Well, I made the bulletin yesterday, and not in a good way.
Let’s back up a week, shall we.
We overslept last Sunday, and ended up at the 11:30 am Mass instead of attending the 7:30 am Mass as usual. This was a recipe for disaster.
There’s a reason, an excellent reason, for why we make a huge effort to go to Mass so early. It’s because it’s the only Mass where we can get GeekBaby to behave tolerably. At all. The 9:30 am is filled with kids he wants to play with and the 11:30 am falls on the early edge of his naptime. But I figured, since we all slept so late, maybe he could cope with the 11:30. And I was wrong. Terribly, awfully, horrifically wrong.
He was so bad last Sunday (we’ll get to how bad in a little bit) that after Communion, I marched him outside and collapsed into sobs. I was too tired even to spank him for his naughtiness. I was exhausted, bruised, and humiliated, and just wanted to go home.
And of course a crying young woman outside of the church draws attention. One of the ushers came and asked if I was alright, so I rallied and said I was fine, just that he’d been so naughty in Mass that I was tired and frustrated. No, I didn’t need anything. No, I was not going to bring him back inside the air conditioning. No, we didn’t need any bottled water. Just leave me alone! I didn’t say that last one, but boy, did I ever want to.
That usher, while I recognize that he meant well, was rude and condescending to me. He told me GeekBaby was probably just full of energy, and that he couldn’t have been that bad. All I wanted was for him to go away and leave me in peace to try and collect myself and wait for the Mass to end so we could all go home.
This week, there was a letter praising that usher in the bulletin. I excerpt here the part that has me steamed under the collar today.
“I noticed a young woman sitting on the ground outside the front entrance of the church when I was leaving Sunday. She was…sobbing, with her head down. There was also a small child who appeared to be well mannered standing beside her as she wept.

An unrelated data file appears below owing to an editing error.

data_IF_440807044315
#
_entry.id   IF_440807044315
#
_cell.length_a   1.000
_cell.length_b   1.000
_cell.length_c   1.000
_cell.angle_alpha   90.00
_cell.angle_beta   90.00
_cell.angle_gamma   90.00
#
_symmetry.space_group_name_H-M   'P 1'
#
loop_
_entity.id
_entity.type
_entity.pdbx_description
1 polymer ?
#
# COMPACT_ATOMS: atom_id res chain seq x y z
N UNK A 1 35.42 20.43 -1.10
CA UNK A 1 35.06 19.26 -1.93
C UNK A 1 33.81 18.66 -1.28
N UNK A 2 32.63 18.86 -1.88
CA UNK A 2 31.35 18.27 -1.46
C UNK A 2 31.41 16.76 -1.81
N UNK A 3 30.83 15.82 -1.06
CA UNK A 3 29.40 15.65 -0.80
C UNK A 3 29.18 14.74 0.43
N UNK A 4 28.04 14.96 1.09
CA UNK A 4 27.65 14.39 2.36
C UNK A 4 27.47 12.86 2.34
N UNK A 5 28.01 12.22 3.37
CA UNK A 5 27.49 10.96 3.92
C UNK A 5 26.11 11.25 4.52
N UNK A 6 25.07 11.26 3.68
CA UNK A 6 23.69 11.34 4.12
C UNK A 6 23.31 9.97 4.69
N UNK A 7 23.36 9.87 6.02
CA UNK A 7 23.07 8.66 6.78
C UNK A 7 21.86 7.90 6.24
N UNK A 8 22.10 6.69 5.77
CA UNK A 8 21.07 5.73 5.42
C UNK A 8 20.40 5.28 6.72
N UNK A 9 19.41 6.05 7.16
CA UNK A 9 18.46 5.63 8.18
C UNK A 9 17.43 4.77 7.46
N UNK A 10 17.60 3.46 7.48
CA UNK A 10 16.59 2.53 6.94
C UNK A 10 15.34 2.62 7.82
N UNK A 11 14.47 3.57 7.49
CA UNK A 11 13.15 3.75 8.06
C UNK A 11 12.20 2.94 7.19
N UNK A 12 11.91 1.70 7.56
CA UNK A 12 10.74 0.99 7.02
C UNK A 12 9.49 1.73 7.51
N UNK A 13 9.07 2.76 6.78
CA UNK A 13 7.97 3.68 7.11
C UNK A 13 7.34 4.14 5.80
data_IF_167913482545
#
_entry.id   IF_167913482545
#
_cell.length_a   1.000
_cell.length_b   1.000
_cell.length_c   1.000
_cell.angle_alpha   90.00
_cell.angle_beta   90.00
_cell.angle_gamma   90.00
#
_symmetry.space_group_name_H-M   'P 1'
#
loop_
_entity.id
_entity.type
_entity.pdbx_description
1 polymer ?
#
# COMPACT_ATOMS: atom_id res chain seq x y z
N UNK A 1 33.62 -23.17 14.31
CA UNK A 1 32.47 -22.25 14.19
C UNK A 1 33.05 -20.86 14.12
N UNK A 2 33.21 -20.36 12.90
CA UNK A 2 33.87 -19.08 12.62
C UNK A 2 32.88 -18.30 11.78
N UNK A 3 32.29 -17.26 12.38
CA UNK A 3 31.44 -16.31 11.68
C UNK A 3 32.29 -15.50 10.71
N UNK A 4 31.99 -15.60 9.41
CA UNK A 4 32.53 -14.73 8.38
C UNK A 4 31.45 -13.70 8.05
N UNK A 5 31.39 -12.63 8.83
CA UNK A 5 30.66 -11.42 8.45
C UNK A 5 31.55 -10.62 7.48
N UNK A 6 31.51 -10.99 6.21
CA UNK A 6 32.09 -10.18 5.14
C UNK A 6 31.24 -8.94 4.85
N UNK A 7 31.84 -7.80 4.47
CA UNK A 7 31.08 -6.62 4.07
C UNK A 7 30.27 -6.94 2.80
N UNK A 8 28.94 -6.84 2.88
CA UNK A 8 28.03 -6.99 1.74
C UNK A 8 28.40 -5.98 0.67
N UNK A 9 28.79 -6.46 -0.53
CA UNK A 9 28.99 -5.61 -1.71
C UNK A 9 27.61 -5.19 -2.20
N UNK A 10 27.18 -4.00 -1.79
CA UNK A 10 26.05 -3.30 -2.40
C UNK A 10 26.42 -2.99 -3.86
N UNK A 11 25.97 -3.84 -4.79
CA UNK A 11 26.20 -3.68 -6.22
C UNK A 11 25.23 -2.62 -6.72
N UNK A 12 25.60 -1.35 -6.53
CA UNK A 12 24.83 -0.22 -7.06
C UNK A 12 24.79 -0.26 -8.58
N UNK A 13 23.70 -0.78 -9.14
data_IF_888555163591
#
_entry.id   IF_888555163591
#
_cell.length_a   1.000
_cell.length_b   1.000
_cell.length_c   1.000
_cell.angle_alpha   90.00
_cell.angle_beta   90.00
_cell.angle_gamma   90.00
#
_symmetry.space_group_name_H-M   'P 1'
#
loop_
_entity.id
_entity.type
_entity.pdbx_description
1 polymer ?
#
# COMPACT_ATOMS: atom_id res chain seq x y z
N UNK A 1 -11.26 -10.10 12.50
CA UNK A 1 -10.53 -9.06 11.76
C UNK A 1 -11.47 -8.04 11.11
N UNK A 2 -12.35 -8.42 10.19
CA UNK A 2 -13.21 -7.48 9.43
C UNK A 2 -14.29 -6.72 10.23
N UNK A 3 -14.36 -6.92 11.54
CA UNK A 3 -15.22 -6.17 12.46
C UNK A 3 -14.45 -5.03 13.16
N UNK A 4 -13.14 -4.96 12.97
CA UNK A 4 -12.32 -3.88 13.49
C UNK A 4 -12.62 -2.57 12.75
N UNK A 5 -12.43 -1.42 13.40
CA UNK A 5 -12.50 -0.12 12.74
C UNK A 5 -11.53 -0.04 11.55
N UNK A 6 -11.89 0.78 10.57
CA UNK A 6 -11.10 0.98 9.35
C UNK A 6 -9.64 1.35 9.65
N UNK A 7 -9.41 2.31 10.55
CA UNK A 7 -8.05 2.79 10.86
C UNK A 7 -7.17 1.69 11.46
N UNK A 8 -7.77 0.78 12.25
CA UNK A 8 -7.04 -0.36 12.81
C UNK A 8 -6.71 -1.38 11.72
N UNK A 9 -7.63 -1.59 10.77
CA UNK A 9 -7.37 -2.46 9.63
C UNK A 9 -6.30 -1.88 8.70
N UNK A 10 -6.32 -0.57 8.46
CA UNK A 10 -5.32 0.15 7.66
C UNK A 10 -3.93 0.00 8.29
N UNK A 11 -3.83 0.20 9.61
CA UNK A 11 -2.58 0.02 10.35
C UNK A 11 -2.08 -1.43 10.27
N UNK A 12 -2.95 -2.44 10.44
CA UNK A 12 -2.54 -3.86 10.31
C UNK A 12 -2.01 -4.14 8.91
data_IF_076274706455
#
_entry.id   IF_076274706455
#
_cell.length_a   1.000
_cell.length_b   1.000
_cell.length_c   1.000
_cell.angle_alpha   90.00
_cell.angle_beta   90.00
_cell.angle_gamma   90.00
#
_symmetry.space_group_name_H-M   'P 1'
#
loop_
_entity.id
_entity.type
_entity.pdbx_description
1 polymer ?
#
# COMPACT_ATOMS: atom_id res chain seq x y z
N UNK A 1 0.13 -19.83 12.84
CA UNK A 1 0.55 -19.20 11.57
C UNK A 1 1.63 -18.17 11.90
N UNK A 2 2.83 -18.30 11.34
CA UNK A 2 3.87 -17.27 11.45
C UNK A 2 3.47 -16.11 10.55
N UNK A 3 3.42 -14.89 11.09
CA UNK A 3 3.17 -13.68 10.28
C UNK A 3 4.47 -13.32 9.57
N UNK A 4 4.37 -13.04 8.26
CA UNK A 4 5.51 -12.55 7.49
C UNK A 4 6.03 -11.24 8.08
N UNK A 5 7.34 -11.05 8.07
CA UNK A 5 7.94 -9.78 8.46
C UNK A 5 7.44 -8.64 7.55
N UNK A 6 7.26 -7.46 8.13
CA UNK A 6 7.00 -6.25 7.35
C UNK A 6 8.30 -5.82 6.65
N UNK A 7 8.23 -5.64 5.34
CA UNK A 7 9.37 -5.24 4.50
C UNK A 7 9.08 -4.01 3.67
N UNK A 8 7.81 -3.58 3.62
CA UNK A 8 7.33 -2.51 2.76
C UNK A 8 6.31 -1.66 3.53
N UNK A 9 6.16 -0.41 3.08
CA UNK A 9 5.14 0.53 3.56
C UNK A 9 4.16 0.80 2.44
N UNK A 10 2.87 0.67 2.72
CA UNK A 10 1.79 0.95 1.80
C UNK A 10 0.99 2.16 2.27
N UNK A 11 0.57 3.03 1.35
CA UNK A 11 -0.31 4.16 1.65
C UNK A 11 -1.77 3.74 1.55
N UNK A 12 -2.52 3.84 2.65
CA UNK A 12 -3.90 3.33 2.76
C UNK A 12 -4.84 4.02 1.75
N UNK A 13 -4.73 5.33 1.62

I stood just in earshot and listened to his kind conversation with her. Turned out that she was upset because her son…was ‘just not behaving himself’.
Hearing that, and as a father of 5 sons, I decided it was probably ok to leave, thinking to myself that if she’s this upset now, wait till he turns 13!”
Dear reader, that day during Mass, my son called me an idiot and a jerk. He spat on me repeatedly, slapped me twice, kicked me in the shins, and severely pinched me on a delicate portion of my anatomy. I had to wrestle him all through Mass, not because I was trying to enforce some ridiculous idea of him sitting perfectly still (an impossible task!), but because wherever I was, my position somehow offended him and needed to be shoved or yanked into a different one… I could go on, but I won’t. There’s no point dwelling on all the minutia.
But while violent and rude to me, he hadn’t actually gotten loud enough yet for me to struggle out from the middle of the pew with him thrashing. Better just to tough it out… Until he tried to escape from me in the Communion line. When I picked him up and carried him, he screamed “I’m TRAPPED! Help me!” And that was the last straw, we went outside instead of back into the pew.
Believe me, if my son is half this bad when he’s 13, I’m calling an exorcist. This, while humiliating and demoralizing, I can chalk up to him being three, can forgive, and had actually completely forgotten until I read the letter in the bulletin.
I just don’t understand the attitude of condescension I received. The letter is all about praising the small act of kindness of the usher, yet both the letter and the usher’s words sat themselves cavalierly in judgement of me as a mother and found me wanting. They couldn’t have known the amount of physical abuse I’d experienced in the last hour, or how my body ached from struggling with him, and my heart hurt from his attitude. Instead both the letter writer and the usher refused to understand. They implied that his misbehavior was imagined on my part. They didn’t offer me comfort. They didn’t remind me that this too shall pass. They didn’t offer friendly commiseration over their own children’s past bad behavior in church, which would have at least helped me feel less lonely.
All they gave me was judgement last Sunday… and yesterday a prolonging of the humiliation that I’d already forgotten.